Making the Path by Walking

The former headquarters of the National Institute for Indigenous peoples was occupied by indigenous Otomí and re-named
“Samir Flores Soberanes House of the Peoples and Indigenous Communities”.

Raúl Romero*

In October 2016, the National Indigenous Congress (CNI) celebrated its fifth congress and 20 years of existence. Gathered at the Universidad de la Tierra, in San Cristóbal de las Casas, Chiapas, the delegates to the congress met to analyze the situation of their peoples, their organizations and the CNI itself. In this context, the Zapatista Army of National Liberation (EZLN) shared its diagnosis. The war against the native peoples had extended to other social sectors: “The war that we have been suffering for a long time as native peoples, has now reached you, now it is in your streets, in your homes, in your schools, in your workplaces.” For that reason, they argued, people no longer pay attention to the massacres and deaths of indigenous peoples as they had done before: Our pains are now just one more among many others. And, although the pain is spreading and deepening, we are more alone than ever. We are going to be fewer and fewer.

At the end of 2018, the peoples organized around the CNI faced new challenges and threats. Defending their territories from megaprojects such as the misnamed Mayan Train, the Interoceanic Corridor, the Morelos Integral Project and others, in the new national political scenario, earned them being branded as part of the conservative bloc. Mediatically, the narratives from above tried to discredit their struggles and erase their long history of resistance.

These peoples suffered a painful blow in 2019 with the murder of Samir Flores, a territorial defender and opponent of the Morelos Integral Project. Samir would not be the only territorial defender linked to the CNI murdered during the current six-year term. In much of the country, the murder and disappearance of community organizers continues.

With the covid-19 pandemic, the CNI peoples faced a new challenge, to protect themselves from the virus, while defending their territories from the mega-projects that did not stop. Caring for life in a broad sense: personal life, the life of their peoples and organizations, and the life of humanity and the planet. Taking care of life in the face of the pandemic and the attacks of organized crime, defending territories, resisting delegitimizing narratives and the processes of co-optation and disarticulation. A complicated scenario.

Guided by the principles of not surrendering, not selling out and not betraying, the peoples of the CNI continued to weave from below, in silence, invisibilized in a media agenda that only knows about “conservatives” and “authoritarians,” and where there is no room for those who go beyond the established margins, the mediatically “attainable” and politically “acceptable.”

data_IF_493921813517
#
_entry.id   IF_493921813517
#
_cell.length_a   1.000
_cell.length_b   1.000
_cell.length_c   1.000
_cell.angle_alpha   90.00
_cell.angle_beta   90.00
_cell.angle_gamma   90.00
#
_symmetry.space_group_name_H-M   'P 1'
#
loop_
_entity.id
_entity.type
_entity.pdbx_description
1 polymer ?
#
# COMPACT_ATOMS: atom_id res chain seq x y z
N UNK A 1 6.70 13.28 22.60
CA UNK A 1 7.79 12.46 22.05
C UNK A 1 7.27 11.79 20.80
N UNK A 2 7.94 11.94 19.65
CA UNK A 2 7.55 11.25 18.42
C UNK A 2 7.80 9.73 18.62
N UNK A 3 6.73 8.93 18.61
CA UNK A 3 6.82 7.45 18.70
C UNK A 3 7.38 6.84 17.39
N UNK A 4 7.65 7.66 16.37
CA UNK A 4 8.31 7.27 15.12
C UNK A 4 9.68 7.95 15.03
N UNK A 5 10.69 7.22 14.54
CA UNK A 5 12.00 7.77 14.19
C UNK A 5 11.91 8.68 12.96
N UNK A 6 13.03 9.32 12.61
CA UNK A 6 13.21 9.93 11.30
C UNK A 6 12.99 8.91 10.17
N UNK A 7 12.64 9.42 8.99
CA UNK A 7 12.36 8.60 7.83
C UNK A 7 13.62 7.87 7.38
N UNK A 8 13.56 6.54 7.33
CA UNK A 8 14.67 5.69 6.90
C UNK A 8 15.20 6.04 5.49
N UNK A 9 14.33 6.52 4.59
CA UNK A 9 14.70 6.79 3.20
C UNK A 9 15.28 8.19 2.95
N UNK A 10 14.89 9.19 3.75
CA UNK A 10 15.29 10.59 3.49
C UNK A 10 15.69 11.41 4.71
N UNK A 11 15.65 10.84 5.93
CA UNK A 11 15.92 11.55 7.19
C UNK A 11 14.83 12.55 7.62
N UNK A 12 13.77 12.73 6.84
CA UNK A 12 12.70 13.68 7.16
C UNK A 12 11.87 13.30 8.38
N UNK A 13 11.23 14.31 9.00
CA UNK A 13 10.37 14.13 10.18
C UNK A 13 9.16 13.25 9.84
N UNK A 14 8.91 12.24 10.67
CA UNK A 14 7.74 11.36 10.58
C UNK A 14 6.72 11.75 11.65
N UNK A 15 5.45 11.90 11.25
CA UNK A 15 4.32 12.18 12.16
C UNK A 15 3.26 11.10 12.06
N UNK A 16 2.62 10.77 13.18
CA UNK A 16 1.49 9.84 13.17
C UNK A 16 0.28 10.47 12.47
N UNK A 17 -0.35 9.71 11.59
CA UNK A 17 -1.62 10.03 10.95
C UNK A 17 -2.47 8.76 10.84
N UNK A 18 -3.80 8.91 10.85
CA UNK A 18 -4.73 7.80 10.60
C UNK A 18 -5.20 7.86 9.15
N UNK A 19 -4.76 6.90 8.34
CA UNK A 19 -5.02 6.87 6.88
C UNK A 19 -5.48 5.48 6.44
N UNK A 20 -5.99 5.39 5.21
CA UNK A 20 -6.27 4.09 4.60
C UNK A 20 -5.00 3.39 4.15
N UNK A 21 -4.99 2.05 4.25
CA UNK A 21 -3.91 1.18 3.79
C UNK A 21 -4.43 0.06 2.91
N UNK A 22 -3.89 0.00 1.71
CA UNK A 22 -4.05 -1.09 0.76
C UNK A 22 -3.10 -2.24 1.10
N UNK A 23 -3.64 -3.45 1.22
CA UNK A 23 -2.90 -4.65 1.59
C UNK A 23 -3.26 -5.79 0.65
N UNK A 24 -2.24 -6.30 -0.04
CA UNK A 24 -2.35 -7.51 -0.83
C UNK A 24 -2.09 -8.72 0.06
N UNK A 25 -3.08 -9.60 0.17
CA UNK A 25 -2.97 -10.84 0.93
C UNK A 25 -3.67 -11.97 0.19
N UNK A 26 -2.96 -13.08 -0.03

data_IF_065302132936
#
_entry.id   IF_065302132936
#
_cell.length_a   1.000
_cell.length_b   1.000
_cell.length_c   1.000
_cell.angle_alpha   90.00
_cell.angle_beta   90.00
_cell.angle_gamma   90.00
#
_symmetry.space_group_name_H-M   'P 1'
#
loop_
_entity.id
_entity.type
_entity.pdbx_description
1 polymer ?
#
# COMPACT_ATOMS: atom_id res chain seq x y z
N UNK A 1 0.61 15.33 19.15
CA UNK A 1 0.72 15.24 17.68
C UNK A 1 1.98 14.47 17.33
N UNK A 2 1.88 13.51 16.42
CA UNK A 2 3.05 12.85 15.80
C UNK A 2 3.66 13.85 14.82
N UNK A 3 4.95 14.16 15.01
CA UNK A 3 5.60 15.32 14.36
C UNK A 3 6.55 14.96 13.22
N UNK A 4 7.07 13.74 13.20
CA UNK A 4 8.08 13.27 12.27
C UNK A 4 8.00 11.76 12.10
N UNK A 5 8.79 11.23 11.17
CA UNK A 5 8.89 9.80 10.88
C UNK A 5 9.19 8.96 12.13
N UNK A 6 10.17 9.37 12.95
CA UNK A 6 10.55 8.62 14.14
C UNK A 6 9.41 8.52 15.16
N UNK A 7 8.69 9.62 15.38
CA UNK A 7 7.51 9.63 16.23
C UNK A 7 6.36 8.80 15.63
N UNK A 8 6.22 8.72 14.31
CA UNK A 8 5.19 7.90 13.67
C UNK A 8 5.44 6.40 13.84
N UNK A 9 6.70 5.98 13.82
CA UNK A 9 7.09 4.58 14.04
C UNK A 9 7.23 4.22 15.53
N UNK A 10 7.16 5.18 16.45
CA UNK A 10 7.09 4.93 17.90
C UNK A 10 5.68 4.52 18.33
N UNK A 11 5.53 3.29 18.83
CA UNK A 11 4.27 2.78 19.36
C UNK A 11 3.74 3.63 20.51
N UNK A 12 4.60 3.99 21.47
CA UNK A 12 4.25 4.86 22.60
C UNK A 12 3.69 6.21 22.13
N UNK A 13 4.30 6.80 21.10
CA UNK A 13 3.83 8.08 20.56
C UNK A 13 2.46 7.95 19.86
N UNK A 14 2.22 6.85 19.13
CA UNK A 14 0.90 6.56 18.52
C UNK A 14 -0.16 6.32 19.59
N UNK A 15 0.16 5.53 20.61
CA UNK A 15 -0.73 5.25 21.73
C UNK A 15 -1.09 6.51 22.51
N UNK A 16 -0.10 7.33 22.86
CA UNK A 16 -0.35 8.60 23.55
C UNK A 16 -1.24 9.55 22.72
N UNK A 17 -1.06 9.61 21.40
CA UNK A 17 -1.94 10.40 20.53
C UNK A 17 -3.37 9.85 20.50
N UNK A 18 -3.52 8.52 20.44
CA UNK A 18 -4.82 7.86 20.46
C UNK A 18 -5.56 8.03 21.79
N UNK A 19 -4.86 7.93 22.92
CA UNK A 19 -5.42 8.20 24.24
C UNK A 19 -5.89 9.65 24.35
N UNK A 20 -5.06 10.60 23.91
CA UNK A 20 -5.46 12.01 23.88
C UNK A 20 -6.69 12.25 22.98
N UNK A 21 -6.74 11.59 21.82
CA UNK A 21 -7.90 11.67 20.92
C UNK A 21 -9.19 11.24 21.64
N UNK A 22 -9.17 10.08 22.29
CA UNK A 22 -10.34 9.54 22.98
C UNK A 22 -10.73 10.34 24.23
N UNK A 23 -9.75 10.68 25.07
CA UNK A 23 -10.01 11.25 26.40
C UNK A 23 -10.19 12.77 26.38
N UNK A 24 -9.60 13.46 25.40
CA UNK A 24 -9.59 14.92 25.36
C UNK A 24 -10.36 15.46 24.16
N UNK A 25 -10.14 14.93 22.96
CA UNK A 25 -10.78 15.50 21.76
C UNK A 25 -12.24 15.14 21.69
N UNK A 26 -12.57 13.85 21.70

At the Assembly for Water and Life. Photo: Green Left

In this journey, these peoples are building national and international initiatives, dialoguing with others, indigenous and otherwise, who observe the limitations and contradictions of the current government and the planetary threats. This is the case of the second National Assembly for Water and Life, which supported the demand for the presentation alive of Ricardo Lagunes and Antonio Díaz. The assembly brought together members of 125 collectives, organizations, networks, indigenous peoples and communities from 18 Mexican states and six other countries. Among other points, the assembly diagnosed the current moment as a planetary war characterized by: “a) the plundering, extraction, trafficking, sale and exploitation of water; b) the extermination of our forests, rivers, seas, minerals, flora, fauna, cultural and linguistic richness and diversity; c) the imposition of mega-projects such as the Mayan Train, the Interoceanic Corridor and the Morelos Integral Project, and d) by all means they seek to end the autonomy of us indigenous peoples.”

Moreover, in an effort to continue with the analysis and articulation, the CNI convened its National Assembly, which posed two main questions: how are we doing? and what’s next? From its invitation, the CNI also diagnosed a war: “as humanity and indigenous peoples, we are living a war of capitalist and patriarchal extermination against life on the planet, its plants, jungles, forests, rivers, mountains, plains, peoples and entire cultures for the ambition of extractivist capitalism.” And they clarified: “the indigenous peoples of the CNI and beyond, are resisting and fighting with dignity and integrity to defend Mother Earth, and we are not willing to become extinct or let them destroy our common home.”

The initiatives do not stop there. In the coming weeks the caravan and the international meeting El Sur Resiste! will take place, with the objective of building a broad articulation to resist against the interconnected Mayan Train-Interoceanic Corridor megaproject, an initiative that has a strong internationalist vocation.

In a complicated national and international scenario, the originary peoples organized in the CNI continue weaving, building horizons, insisting on the global and anti-capitalist character of the struggle. Accustomed to resisting, the people walk knowing that the path is made by walking.

* Sociologist

This article was published in La Jornada on March 22, 2023.
English translation by Schools for Chiapas.

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